ORLANDO, Fla. — The bell tolls wicked hahd for the 2018 Red Sox.

As he wrapped up the Major League Baseball owners’ meeting on Thursday, commissioner Rob Manfred declared that he hoped to release imminently his office’s findings on allegations that the ’18 Sawx, who won 108 regular-season games and proceeded to win the World Series, illegally stole opponents’ signs via electronic means.

“I’m hopeful that I can get Boston done before the camps open,” Manfred said. “I’d like to have this over. Investigations are funny. You think you know what the timeline is, but that’s a day-to-day prediction.”

Boston’s first pitchers-and-catchers workout is scheduled for Wednesday in Fort Myers.

The commissioner confirmed a report by Duke Castiglione of WCVB-TV in Boston, that Red Sox players have been granted immunity, just as occurred with Manfred’s recently completed investigation of the 2017 Astros. That means that no players, again, will be disciplined. Alex Cora, who managed Boston to the title in his first year on the job, is sure to be penalized heavily, as Manfred already implicated him for his leading role (while he worked as Houston’s bench coach) in the ’17 Astros scheme. Cora and the Red Sox parted ways on Jan. 14, the day after Manfred released his report on the Astros.

“We have the right to discipline players right now [for stealing signs]. I’m absolutely convinced of that fact,” Manfred said. “We made a decision in the Houston investigation that, in order for us to get the facts that we needed, somebody had to get immunity. That is not a novel thought. It happens all the time in law enforcement when, quite frankly, the police have a lot more power than we do over people. I see that as a specific statement we made in the context of that investigation in order to help us get to the bottom of what went on.

Red Sox
Alex Cora and Rob Manfred

“We thought carefully about who we were going to immunize. And at the end of the day, we felt that, consistent with what I said in the [Astros] decision, that management people — the GM, the field managers — should be most responsible for enforcing the rules.”

Manfred suspended Astros president of baseball operations Jeff Luhnow and manager A.J. Hinch for a year each, and Houston owner Jim Crane — who didn’t attend these meetings, generating much chatter among his fellow lords of the manor — immediately fired both men.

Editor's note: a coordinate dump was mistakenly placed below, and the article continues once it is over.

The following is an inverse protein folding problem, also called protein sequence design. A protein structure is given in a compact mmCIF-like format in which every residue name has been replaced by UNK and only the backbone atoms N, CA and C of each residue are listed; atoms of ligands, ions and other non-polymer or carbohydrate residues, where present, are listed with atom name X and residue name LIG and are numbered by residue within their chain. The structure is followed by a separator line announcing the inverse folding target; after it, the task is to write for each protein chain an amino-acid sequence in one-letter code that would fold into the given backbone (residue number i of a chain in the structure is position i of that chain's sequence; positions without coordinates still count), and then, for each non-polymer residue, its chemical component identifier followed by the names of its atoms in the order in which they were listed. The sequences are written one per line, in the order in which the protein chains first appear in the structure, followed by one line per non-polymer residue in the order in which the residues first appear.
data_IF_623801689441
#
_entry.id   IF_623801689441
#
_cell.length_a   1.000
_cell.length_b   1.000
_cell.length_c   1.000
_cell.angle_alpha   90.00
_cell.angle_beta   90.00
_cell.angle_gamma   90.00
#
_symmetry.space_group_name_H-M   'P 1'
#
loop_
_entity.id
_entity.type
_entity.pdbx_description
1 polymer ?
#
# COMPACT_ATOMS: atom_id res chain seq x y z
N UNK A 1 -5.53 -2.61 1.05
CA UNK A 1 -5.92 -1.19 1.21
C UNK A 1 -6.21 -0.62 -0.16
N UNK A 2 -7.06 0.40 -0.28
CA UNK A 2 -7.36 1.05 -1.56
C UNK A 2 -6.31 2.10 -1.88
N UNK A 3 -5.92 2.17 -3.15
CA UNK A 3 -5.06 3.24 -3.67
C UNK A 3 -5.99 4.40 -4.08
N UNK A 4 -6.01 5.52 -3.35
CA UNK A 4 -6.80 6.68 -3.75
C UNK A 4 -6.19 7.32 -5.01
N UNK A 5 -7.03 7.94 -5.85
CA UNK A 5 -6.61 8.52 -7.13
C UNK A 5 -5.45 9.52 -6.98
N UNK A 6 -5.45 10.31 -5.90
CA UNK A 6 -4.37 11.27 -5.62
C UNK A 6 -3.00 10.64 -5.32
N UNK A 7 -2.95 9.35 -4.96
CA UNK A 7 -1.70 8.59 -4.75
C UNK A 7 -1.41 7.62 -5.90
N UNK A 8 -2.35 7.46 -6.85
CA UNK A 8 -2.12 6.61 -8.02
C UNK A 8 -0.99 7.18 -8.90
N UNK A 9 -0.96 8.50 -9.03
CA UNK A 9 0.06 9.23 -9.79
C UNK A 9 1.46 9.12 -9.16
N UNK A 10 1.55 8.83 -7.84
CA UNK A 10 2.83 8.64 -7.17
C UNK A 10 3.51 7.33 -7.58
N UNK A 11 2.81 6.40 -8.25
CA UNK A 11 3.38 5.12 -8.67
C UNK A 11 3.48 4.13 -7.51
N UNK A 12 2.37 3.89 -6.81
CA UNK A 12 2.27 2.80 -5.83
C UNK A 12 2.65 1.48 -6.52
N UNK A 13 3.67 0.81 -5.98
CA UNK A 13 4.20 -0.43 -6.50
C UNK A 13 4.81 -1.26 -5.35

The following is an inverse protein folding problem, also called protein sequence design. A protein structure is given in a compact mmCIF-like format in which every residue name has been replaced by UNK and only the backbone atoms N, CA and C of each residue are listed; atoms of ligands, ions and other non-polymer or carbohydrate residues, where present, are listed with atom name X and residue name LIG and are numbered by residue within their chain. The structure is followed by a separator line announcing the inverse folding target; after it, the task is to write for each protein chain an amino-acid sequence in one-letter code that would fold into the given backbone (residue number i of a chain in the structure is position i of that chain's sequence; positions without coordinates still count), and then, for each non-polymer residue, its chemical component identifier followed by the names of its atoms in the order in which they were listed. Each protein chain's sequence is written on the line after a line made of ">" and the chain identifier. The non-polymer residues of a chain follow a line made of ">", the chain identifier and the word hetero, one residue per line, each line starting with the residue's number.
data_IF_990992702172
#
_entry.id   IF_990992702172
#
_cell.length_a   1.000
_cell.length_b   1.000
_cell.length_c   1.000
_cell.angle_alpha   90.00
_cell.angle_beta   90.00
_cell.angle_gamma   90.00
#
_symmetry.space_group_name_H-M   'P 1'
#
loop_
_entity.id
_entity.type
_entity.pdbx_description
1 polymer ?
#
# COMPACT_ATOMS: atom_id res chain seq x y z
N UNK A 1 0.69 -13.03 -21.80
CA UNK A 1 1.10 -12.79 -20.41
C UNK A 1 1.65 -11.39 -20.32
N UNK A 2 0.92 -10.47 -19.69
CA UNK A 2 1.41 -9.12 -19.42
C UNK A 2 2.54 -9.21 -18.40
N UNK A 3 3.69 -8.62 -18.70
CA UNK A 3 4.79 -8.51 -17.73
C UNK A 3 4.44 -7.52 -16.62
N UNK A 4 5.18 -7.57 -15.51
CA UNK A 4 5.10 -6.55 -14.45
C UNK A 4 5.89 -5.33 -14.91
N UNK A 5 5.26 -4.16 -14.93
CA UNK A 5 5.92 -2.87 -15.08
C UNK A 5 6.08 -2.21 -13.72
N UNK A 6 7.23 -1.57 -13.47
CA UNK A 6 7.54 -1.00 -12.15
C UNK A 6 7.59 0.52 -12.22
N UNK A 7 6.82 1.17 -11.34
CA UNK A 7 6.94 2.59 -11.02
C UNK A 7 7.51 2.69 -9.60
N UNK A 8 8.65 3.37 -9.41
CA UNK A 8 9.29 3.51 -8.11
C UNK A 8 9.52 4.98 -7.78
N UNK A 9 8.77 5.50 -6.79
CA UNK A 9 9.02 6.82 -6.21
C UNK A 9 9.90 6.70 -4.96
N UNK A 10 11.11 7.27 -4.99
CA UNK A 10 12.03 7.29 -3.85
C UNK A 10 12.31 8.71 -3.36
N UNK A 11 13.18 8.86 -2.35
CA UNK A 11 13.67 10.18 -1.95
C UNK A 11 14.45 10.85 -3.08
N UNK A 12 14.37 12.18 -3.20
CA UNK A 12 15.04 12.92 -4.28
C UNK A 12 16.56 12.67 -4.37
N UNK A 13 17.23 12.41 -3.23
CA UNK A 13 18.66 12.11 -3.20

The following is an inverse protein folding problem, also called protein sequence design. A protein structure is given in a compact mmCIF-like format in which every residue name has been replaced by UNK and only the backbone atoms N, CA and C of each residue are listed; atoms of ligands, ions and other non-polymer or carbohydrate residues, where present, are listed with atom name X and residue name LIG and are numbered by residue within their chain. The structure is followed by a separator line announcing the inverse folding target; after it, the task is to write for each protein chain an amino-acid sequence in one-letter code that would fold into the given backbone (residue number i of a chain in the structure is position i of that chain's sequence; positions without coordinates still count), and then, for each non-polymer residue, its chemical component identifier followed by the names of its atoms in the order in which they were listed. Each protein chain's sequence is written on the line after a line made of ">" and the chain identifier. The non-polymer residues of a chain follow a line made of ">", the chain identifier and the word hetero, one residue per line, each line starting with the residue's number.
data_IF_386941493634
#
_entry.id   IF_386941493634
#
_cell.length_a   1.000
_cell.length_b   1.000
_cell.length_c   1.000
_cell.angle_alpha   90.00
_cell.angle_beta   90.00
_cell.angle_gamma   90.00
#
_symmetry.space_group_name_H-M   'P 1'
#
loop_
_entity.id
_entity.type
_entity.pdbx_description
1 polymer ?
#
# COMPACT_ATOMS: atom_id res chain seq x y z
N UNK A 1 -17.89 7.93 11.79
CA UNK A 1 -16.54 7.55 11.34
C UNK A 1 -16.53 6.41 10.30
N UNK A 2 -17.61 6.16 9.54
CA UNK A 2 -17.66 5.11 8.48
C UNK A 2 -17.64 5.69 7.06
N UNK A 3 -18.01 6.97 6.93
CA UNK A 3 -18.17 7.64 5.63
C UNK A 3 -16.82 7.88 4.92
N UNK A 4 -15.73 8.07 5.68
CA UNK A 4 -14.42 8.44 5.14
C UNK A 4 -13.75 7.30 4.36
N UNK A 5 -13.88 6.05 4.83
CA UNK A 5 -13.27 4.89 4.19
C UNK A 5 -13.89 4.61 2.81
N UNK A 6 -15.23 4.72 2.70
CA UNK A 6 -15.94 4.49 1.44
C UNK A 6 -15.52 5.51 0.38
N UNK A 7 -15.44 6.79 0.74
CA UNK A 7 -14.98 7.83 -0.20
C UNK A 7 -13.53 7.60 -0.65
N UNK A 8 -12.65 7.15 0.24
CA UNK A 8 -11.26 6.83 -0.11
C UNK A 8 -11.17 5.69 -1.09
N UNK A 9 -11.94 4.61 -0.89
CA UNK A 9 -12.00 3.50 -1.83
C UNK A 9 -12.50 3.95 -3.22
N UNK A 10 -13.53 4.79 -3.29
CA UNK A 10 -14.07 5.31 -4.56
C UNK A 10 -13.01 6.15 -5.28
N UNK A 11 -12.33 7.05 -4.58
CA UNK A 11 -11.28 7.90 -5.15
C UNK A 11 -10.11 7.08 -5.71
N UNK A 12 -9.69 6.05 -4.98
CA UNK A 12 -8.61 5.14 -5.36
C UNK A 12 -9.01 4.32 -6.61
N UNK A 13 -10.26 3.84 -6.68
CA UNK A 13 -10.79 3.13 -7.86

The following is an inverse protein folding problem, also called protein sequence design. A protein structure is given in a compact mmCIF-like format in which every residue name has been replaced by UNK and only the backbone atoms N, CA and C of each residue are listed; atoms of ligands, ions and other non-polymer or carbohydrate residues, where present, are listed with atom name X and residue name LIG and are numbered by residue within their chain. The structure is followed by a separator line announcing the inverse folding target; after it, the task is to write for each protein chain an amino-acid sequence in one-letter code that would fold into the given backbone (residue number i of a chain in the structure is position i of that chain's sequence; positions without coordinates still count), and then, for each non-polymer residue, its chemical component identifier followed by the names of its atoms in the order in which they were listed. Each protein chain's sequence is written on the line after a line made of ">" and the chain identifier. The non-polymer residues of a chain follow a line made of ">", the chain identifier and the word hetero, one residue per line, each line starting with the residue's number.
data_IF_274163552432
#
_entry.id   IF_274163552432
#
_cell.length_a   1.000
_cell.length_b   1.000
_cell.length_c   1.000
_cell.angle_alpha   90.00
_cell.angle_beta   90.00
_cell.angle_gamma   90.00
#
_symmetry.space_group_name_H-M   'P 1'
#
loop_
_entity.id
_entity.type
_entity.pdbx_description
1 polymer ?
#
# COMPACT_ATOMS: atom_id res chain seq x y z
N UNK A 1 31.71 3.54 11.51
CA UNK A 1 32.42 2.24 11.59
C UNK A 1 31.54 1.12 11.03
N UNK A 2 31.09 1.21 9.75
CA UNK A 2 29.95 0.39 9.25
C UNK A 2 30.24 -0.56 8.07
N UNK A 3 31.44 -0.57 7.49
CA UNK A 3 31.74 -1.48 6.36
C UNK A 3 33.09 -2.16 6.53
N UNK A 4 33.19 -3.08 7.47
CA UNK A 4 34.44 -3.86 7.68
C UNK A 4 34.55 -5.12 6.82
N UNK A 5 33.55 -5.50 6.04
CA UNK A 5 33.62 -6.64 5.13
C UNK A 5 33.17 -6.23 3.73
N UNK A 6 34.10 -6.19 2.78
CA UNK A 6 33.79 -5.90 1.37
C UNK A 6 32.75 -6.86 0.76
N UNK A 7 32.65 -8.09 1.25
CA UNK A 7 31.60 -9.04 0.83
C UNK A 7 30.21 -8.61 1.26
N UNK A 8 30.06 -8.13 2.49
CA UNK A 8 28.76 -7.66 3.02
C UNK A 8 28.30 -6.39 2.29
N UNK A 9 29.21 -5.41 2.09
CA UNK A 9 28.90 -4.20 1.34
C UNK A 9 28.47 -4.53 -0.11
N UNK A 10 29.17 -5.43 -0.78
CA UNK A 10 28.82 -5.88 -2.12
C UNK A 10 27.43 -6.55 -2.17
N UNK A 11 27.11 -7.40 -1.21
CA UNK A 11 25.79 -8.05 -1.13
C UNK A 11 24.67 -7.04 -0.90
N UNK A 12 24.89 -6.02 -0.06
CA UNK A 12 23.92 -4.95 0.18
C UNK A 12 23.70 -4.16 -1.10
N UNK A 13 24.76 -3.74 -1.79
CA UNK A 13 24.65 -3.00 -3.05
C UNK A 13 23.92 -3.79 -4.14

Since the Astros relied on real-time video to cheat and the Red Sox investigation centers on the same alleged crime, Manfred said, “I think you should assume that before the season starts, we will have new guidelines with respect to the use of video equipment.”

The commissioner added, “I think we have too much video available in real time right now.” Rules could limit who is allowed in the video room that originally came to be for instant-replay review, or what can be watched.

In other news:

Regarding the news that the banned-for-life Pete Rose has applied for reinstatement in light of no 2017 Astros players being punished for stealing signs, Manfred said, “I haven’t read the application for reinstatement. For I’m sure reasons that have more to do with you folks than me, they decided to send it during the owners’ meeting. So I haven’t even had a chance to read it. So I can’t really give you a reaction.”

The commissioner added: “I think that the process that baseball’s generally adhered to is, if you’re on that [banned] list, you have the right periodically to apply for reinstatement. I got another application. I’ll deal with it.”


As MLB’s testy negotiations with Minor League Baseball continue, with their agreement set to expire at year’s end, Manfred didn’t back down on his proposal to eliminate 42 teams from affiliated ball. To the contrary, four members of baseball’s Labor Policy Committee — Brewers principal owner Mark Attanasio, Rangers managing partner Ray Davis, Padres executive chairman Ron Fowler and Rockies CEO Dick Monfort — joined Manfred in the news conference as a show of solidarity.

“There is unanimous support among the owners for the objectives and the strategy that we’re pursuing with respect to this negotiation in particular,” Manfred said. “Our objectives are modernizing minor league baseball, improving the working conditions for the players who play there. I’m hopeful that the minor league negotiating committee is able to get a consensus among its constituents, a consensus that’s strong enough that they can make us, finally, a written proposal that’s supported by their members.”